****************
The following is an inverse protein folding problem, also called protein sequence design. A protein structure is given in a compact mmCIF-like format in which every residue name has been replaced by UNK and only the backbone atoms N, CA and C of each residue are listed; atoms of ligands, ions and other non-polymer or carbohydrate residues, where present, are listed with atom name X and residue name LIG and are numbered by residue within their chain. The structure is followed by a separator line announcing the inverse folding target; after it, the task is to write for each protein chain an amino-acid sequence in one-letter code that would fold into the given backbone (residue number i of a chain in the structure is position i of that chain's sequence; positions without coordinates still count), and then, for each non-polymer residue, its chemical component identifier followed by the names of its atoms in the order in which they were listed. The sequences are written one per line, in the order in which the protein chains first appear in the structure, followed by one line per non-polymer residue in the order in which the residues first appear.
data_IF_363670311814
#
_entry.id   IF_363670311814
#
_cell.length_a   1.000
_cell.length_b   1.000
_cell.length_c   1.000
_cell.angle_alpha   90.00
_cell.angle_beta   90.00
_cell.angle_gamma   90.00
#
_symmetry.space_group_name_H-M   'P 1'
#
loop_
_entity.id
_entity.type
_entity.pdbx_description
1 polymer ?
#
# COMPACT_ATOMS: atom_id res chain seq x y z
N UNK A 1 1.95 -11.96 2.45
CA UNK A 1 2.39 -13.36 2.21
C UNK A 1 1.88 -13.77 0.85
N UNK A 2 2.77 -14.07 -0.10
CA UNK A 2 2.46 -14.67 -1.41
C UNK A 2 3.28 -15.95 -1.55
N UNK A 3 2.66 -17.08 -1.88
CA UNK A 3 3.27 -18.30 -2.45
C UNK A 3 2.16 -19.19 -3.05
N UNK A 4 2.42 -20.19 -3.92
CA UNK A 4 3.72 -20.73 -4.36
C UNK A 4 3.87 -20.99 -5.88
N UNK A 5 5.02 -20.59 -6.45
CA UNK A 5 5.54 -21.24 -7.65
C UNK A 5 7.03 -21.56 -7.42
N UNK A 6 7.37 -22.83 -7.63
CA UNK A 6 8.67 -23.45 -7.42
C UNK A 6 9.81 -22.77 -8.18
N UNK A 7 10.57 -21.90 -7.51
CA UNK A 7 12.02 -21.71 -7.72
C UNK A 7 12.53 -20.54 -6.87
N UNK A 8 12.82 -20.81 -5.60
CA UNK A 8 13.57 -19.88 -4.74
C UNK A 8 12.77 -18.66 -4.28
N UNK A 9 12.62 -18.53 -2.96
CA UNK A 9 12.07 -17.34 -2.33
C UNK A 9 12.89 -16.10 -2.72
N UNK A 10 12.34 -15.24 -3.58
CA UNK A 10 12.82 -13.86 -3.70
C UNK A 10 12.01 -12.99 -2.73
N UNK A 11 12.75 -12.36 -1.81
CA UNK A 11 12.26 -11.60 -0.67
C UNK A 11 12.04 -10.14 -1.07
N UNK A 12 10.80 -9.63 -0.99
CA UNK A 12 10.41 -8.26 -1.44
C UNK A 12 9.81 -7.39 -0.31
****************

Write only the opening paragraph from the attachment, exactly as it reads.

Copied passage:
The following is an inverse protein folding problem, also called protein sequence design. A protein structure is given in a compact mmCIF-like format in which every residue name has been replaced by UNK and only the backbone atoms N, CA and C of each residue are listed; atoms of ligands, ions and other non-polymer or carbohydrate residues, where present, are listed with atom name X and residue name LIG and are numbered by residue within their chain. The structure is followed by a separator line announcing the inverse folding target; after it, the task is to write for each protein chain an amino-acid sequence in one-letter code that would fold into the given backbone (residue number i of a chain in the structure is position i of that chain's sequence; positions without coordinates still count), and then, for each non-polymer residue, its chemical component identifier followed by the names of its atoms in the order in which they were listed. The sequences are written one per line, in the order in which the protein chains first appear in the structure, followed by one line per non-polymer residue in the order in which the residues first appear.